THE HAGUE–Member of the Second Chamber of the Dutch Parliament Ronald van Raak of the Socialist Party (SP) is critical as to why the negotiations to establish a precise demarcation of the St. Maarten/St. Martin border will only commence at the end of 2019.
Minister of Foreign Affairs of the Dutch Kingdom Stef Blok’s reply on Friday to Van Raak’s earlier questions left the latter with more questions than answers. Van Raak submitted another set of written questions to the minister on Sunday.
Responding to Blok’s announcement that the land border negotiations, which will include the disputed Oyster Pond area where Captain Oliver’s restaurant and marina are located, will start at the end of this year, Van Raak asked how it was possible that the negotiations would only commence at that time while the border conflict had existed since 1996.
The Member of Parliament (MP) was also wary of the inspections by French authorities which reached a critical point late October 2016 when Captain Oliver’s owner Maggi Shurtleff and others working at the property were taken in by Gendarmes for questioning.
“Is it correct that the French raids continuously took place until 2017 and that they only stopped after Hurricane Irma completely destroyed the area in September 2017? Why have the people in this area not been protected in all this time?”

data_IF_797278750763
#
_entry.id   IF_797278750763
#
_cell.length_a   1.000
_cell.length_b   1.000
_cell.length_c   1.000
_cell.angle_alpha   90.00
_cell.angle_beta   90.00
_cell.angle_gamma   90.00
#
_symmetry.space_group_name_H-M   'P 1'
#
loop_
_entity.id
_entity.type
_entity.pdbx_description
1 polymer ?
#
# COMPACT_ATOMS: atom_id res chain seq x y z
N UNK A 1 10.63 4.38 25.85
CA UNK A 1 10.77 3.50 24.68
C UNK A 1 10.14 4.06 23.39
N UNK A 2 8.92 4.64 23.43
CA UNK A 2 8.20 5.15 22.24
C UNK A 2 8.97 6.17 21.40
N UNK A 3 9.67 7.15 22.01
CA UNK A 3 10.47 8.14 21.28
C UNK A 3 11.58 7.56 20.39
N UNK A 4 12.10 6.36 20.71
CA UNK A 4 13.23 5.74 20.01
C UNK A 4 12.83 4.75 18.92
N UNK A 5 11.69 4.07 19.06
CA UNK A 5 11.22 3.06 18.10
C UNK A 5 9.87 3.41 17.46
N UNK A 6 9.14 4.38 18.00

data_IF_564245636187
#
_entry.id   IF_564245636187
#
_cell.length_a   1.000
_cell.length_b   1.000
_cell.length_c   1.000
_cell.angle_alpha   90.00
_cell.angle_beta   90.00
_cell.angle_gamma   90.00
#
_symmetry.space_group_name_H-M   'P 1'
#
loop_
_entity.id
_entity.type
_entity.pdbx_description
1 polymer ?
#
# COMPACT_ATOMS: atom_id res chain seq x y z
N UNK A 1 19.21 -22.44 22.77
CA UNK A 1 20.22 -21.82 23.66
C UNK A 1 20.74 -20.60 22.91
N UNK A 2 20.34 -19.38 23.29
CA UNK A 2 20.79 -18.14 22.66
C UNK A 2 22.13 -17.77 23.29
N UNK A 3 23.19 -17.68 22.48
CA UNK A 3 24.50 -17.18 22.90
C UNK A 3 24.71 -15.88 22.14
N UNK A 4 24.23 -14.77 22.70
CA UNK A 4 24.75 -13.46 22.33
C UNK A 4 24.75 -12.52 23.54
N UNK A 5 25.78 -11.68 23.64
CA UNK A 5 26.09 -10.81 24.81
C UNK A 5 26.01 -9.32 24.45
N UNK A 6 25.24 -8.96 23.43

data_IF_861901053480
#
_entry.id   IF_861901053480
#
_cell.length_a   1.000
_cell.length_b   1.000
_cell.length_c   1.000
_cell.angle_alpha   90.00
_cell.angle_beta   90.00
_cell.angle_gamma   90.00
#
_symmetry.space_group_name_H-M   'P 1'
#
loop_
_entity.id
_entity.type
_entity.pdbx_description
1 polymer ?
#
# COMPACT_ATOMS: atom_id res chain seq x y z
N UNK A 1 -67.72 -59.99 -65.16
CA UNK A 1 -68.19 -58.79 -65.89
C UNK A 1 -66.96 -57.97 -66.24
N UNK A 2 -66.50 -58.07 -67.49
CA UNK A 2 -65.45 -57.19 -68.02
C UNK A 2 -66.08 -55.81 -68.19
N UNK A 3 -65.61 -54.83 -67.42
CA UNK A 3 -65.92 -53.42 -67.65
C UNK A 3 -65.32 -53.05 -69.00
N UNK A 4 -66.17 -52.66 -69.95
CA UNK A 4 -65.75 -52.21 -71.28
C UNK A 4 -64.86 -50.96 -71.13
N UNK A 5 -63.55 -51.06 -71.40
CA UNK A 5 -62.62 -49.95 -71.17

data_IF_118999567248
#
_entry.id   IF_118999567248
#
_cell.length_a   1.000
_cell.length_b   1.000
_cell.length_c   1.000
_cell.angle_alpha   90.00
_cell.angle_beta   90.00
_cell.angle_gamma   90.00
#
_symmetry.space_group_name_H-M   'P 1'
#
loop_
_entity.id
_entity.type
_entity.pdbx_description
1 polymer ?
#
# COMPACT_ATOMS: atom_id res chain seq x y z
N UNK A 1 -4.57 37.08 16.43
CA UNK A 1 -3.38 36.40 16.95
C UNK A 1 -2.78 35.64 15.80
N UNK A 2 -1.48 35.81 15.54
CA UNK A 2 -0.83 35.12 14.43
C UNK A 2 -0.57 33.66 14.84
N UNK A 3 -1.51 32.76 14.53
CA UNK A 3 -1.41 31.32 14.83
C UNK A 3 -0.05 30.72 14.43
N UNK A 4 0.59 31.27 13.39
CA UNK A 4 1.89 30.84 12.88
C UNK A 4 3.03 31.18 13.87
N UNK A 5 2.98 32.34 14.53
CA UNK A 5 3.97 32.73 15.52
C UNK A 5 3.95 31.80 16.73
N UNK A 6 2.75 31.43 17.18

Van Raak questioned the minister’s clarification of last week Friday when he stated that the border dispute mainly concerned the Captain Oliver’s property. “Is my information correct that the French are also claiming other property area(s) in Oyster Pond, but also in other parts of [Dutch – Ed.] St. Maarten where very vital infrastructure is located?”
The MP further enquired about the rights and permits of the people working at Captain Oliver’s who had been harassed by French authorities. “Is it correct that the St. Maarten government in the past issued permits to the victims in question? Why does the St. Maarten government not take the responsibility to financially compensate the victims for the damage incurred, damage for which they cannot be blamed?”
Van Raak questioned the minister’s reassurance in his reply that “the St. Maarten government investigated possibilities to give the owner of the restaurant in question sufficient comfort in order to proceed with the reconstruction.” He asked what efforts the Dutch government was willing to make to give Captain Oliver’s sufficient comfort.
He had said on an earlier occasion that he wanted authorities to work with owner Shurtleff so the reconstruction could start as soon as possible. Shurtleff has been unable to reconstruct her property due to the border conflict, and selling has also proven impossible because of the contested ownership of the area by the French Republic and the Dutch Kingdom.